As part of Earth Science Week, yesterday was geologic map day – a celebration of the importance of maps in geology. This had me waxing nostalgic about the weeks I spent teaching mapping in the Cantabrians of northwest Spain, before I set off on my multi-continental postdoc odyssey. It was a beautiful area:
What made it such a good place to teach mapping? There was good exposure – there were very few places where there was no outcrop at all. There were a number of distinct rock types – limestones, sandstones, and shales of Paleozoic age – that were relatively easy to distinguish from field observation. And the distribution of these rock types was interesting: if you look at the ridge of limestone in the picture above, you can see that the beds have been tilted from their original horizontal orientation to an almost vertical one – a result of this area being caught up in the in the Variscan orogeny. As well as the regional structure there was lots of interesting stuff at the hillside scale to encourage copious use of the compass clinometer.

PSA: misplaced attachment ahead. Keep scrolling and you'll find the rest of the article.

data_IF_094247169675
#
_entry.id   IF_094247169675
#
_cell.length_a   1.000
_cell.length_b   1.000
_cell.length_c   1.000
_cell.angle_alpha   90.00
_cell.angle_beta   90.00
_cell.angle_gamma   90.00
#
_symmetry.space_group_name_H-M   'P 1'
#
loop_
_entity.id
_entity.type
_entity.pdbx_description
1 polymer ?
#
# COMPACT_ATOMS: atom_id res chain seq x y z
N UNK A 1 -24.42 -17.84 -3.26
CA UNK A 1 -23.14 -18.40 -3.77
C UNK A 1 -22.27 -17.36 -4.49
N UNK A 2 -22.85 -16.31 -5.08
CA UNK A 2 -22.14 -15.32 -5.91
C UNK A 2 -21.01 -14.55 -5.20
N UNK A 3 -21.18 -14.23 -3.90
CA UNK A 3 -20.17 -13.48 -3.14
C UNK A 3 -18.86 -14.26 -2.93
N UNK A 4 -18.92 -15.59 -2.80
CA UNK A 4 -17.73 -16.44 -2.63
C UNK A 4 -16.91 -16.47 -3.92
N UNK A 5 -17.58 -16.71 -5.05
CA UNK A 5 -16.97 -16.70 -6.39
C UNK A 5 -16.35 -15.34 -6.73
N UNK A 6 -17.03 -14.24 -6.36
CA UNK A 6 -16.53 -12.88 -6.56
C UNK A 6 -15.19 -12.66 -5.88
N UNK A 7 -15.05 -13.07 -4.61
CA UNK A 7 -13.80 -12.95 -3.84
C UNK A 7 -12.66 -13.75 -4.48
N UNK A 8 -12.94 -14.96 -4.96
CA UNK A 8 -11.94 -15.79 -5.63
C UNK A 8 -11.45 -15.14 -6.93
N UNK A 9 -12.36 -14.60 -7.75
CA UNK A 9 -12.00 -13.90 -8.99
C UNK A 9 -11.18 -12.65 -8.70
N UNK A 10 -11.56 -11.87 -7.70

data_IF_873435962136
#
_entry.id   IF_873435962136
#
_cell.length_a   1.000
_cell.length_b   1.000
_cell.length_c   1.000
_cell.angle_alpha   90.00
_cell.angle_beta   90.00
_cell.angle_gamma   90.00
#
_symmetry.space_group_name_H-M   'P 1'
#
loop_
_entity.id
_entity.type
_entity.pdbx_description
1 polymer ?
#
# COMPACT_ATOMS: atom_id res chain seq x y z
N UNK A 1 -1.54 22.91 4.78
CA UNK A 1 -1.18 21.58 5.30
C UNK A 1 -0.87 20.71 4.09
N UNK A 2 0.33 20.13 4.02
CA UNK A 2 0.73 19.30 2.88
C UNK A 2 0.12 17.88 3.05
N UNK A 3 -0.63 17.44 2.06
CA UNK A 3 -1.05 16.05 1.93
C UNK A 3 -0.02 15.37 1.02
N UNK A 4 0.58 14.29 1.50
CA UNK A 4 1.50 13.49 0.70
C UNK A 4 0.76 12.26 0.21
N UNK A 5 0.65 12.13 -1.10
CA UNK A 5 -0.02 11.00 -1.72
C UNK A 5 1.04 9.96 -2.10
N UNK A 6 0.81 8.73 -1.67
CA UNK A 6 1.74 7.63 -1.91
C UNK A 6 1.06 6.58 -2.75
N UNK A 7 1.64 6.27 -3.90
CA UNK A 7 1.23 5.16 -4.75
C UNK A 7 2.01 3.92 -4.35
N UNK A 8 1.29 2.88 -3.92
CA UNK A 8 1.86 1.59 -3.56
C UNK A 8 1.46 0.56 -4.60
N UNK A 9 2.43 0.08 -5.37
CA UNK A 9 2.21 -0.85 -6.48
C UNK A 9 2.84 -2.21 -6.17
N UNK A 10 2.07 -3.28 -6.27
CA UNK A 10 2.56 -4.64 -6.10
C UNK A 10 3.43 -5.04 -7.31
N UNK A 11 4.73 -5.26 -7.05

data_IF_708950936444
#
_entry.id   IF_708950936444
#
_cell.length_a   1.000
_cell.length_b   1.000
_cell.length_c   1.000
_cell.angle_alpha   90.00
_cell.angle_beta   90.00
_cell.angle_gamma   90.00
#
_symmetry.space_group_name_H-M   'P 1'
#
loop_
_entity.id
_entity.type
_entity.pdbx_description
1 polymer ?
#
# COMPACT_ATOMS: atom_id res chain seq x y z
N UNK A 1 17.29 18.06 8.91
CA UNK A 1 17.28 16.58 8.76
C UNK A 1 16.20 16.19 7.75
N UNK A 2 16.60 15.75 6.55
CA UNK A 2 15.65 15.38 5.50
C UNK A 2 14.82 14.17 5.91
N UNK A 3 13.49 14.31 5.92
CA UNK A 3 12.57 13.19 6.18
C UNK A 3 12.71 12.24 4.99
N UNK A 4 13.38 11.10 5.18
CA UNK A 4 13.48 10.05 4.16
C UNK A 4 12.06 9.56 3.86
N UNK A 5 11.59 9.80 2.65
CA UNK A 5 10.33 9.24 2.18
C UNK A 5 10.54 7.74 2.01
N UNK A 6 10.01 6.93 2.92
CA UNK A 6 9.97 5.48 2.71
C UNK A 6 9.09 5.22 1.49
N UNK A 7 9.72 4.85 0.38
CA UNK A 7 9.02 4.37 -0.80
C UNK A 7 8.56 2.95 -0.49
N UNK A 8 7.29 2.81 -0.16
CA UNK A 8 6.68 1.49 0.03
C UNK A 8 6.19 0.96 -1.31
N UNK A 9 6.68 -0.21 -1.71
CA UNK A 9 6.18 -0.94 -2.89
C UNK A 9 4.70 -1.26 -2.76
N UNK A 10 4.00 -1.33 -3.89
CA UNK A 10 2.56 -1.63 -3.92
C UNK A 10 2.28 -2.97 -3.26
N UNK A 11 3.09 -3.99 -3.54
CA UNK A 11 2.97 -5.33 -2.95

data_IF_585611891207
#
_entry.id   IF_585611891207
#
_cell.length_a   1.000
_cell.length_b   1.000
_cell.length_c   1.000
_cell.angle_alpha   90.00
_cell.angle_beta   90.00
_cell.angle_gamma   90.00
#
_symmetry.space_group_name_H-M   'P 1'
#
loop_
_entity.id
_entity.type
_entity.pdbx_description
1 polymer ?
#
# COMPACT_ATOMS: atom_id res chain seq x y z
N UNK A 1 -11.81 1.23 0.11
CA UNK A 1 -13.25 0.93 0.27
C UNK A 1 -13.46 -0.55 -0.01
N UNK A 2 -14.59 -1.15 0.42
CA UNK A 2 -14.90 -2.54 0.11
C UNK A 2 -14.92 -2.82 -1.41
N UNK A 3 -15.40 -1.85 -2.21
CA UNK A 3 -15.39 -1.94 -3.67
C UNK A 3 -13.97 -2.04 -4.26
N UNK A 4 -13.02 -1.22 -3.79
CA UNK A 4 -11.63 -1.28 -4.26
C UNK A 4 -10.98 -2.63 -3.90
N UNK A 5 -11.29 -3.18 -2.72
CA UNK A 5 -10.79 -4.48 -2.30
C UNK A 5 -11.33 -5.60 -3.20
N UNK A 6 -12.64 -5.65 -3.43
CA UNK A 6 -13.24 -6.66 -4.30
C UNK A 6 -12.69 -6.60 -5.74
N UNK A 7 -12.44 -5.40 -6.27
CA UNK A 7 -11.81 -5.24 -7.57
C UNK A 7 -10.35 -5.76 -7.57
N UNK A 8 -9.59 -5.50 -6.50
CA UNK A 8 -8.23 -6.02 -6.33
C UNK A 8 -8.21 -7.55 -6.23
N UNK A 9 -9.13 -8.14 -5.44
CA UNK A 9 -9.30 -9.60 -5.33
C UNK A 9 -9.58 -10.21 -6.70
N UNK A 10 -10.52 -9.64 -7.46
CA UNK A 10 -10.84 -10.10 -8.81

The whole region was also a beautiful example of the landscape being controlled by lithology, with high ridges of hard limestone and quartzite separated by valleys of more easily erodible shales. One distinctive unit had two narrowly separated limestone beds with shale units above, below and between, forming what we colloquially referred to as ‘stegosaurus ridges.’
So, plenty to stimulate the mind of budding geologists. Feel free to reminisce about your favourite mapping areas and what made them special in the comments. And, while you’re at it, consider giving a few dollars to help support teaching the next generation of mappers.